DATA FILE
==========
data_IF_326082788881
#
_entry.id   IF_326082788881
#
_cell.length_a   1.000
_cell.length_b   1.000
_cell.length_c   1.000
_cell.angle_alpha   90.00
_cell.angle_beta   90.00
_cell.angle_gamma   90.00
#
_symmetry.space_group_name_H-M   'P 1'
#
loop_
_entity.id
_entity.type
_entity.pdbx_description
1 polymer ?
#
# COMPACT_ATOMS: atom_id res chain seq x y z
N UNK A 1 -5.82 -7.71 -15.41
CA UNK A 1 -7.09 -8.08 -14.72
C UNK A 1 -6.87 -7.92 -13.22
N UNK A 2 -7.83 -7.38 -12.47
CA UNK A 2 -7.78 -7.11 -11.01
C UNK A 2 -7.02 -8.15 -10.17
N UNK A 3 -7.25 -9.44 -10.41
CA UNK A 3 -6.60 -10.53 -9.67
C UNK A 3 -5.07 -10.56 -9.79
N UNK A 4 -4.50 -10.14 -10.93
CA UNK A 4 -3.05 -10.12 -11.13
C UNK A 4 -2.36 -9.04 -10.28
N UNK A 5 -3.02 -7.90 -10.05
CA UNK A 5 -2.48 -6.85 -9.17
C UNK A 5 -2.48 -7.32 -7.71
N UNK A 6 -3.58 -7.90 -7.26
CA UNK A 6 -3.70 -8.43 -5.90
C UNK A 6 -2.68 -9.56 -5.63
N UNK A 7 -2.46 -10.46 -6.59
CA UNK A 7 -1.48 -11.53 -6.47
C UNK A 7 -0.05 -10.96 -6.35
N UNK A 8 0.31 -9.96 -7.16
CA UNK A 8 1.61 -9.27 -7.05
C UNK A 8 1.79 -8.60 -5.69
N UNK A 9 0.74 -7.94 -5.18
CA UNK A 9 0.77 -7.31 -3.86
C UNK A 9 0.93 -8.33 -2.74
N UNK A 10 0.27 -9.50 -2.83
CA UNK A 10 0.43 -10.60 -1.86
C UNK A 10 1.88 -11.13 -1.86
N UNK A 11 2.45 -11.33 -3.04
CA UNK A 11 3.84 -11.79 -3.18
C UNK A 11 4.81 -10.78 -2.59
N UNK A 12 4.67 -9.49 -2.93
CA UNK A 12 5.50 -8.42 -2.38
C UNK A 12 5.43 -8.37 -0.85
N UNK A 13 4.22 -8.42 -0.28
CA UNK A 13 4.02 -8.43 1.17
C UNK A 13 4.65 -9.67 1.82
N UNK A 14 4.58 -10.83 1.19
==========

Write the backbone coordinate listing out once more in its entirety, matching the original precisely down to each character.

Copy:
data_IF_326082788881
#
_entry.id   IF_326082788881
#
_cell.length_a   1.000
_cell.length_b   1.000
_cell.length_c   1.000
_cell.angle_alpha   90.00
_cell.angle_beta   90.00
_cell.angle_gamma   90.00
#
_symmetry.space_group_name_H-M   'P 1'
#
loop_
_entity.id
_entity.type
_entity.pdbx_description
1 polymer ?
#
# COMPACT_ATOMS: atom_id res chain seq x y z
N UNK A 1 -5.82 -7.71 -15.41
CA UNK A 1 -7.09 -8.08 -14.72
C UNK A 1 -6.87 -7.92 -13.22
N UNK A 2 -7.83 -7.38 -12.47
CA UNK A 2 -7.78 -7.11 -11.01
C UNK A 2 -7.02 -8.15 -10.17
N UNK A 3 -7.25 -9.44 -10.41
CA UNK A 3 -6.60 -10.53 -9.67
C UNK A 3 -5.07 -10.56 -9.79
N UNK A 4 -4.50 -10.14 -10.93
CA UNK A 4 -3.05 -10.12 -11.13
C UNK A 4 -2.36 -9.04 -10.28
N UNK A 5 -3.02 -7.90 -10.05
CA UNK A 5 -2.48 -6.85 -9.17
C UNK A 5 -2.48 -7.32 -7.71
N UNK A 6 -3.58 -7.90 -7.26
CA UNK A 6 -3.70 -8.43 -5.90
C UNK A 6 -2.68 -9.56 -5.63
N UNK A 7 -2.46 -10.46 -6.59
CA UNK A 7 -1.48 -11.53 -6.47
C UNK A 7 -0.05 -10.96 -6.35
N UNK A 8 0.31 -9.96 -7.16
CA UNK A 8 1.61 -9.27 -7.05
C UNK A 8 1.79 -8.60 -5.69
N UNK A 9 0.74 -7.94 -5.18
CA UNK A 9 0.77 -7.31 -3.86
C UNK A 9 0.93 -8.33 -2.74
N UNK A 10 0.27 -9.50 -2.83
CA UNK A 10 0.43 -10.60 -1.86
C UNK A 10 1.88 -11.13 -1.86
N UNK A 11 2.45 -11.33 -3.04
CA UNK A 11 3.84 -11.79 -3.18
C UNK A 11 4.81 -10.78 -2.59
N UNK A 12 4.67 -9.49 -2.93
CA UNK A 12 5.50 -8.42 -2.38
C UNK A 12 5.43 -8.37 -0.85
N UNK A 13 4.22 -8.42 -0.28
CA UNK A 13 4.02 -8.43 1.17
C UNK A 13 4.65 -9.67 1.82
N UNK A 14 4.58 -10.83 1.19